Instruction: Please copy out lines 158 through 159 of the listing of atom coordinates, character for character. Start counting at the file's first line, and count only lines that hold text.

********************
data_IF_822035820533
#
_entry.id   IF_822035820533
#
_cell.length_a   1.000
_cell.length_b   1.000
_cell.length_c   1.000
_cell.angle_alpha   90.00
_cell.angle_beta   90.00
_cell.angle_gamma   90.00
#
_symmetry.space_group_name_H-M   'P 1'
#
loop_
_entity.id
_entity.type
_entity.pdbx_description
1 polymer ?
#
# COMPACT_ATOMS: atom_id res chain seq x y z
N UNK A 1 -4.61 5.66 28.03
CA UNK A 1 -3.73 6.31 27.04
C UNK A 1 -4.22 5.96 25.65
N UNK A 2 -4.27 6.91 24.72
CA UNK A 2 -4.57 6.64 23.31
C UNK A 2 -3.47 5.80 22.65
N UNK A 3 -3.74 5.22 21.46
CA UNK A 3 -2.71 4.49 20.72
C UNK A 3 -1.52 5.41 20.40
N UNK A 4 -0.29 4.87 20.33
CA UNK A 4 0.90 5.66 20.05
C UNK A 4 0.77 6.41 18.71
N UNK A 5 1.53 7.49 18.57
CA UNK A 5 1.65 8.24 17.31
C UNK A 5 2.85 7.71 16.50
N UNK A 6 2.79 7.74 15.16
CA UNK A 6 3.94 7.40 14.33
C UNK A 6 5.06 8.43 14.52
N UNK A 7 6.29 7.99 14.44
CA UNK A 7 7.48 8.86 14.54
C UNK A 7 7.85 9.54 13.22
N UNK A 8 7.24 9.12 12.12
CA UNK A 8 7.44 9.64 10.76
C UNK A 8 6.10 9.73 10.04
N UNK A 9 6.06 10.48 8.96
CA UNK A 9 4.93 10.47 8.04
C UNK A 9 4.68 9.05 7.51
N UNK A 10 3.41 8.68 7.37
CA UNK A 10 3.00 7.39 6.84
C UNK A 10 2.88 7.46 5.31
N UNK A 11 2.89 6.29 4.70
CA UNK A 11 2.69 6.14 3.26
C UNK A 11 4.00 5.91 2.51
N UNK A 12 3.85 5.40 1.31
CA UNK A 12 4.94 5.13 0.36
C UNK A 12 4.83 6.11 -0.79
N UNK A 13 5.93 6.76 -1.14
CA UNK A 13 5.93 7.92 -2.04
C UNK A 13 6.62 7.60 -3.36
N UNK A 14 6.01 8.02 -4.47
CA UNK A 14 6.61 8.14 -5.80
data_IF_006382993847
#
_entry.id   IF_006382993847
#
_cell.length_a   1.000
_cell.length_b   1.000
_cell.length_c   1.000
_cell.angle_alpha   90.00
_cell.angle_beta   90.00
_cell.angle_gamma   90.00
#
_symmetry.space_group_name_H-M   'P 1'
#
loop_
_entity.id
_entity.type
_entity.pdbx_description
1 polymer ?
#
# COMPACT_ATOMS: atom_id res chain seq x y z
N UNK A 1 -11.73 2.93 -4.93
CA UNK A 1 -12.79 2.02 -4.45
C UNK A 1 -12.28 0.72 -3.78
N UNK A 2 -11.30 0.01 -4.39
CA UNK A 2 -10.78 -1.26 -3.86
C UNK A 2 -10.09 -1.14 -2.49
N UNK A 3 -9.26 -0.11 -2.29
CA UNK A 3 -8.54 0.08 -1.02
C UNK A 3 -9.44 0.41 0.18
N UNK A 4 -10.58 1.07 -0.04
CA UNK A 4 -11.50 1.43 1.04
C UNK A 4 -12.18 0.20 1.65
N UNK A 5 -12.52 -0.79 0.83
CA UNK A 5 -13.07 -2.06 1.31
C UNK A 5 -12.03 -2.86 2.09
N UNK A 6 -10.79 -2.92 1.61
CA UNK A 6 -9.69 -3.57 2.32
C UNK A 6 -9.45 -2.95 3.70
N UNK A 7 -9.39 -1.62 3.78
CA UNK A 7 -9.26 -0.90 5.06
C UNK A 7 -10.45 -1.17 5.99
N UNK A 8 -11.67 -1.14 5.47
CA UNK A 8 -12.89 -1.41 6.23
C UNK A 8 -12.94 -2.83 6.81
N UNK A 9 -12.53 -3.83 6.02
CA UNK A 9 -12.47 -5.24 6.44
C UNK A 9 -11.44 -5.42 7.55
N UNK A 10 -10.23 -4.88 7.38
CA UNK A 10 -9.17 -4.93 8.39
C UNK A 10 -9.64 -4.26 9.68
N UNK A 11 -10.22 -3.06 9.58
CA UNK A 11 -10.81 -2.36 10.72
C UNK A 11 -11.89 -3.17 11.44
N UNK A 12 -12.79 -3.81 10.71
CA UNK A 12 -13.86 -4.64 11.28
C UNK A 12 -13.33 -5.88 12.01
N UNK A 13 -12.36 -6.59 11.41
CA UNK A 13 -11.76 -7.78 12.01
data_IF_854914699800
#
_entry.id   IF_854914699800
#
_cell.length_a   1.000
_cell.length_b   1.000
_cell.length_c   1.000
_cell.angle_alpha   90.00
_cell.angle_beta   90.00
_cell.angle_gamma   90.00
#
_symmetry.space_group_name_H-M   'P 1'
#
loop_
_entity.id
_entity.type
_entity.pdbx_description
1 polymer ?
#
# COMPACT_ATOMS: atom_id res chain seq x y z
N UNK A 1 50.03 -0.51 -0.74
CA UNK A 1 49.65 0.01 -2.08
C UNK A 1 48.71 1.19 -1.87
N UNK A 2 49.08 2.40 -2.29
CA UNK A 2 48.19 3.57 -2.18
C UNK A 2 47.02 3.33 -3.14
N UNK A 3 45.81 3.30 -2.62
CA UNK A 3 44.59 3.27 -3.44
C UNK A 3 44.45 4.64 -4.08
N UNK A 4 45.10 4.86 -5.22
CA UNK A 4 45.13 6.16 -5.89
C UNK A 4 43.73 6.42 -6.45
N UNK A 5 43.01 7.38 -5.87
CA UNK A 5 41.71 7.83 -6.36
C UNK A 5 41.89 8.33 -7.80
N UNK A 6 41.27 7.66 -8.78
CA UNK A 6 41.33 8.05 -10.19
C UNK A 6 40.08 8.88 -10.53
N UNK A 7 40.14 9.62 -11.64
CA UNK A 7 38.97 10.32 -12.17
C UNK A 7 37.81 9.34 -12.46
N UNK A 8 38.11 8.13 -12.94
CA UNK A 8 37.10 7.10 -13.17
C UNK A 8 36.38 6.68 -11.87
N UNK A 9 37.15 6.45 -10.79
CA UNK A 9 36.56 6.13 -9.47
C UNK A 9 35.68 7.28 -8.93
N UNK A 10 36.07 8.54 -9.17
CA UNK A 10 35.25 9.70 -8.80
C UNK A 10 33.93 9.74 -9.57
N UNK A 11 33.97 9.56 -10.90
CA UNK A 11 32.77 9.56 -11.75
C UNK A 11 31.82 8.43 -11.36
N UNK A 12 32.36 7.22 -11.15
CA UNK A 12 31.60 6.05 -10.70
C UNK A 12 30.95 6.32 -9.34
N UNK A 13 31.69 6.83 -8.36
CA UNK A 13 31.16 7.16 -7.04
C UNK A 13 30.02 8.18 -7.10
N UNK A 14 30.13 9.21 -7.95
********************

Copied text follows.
N UNK A 7 40.14 9.62 -11.64
CA UNK A 7 38.97 10.32 -12.17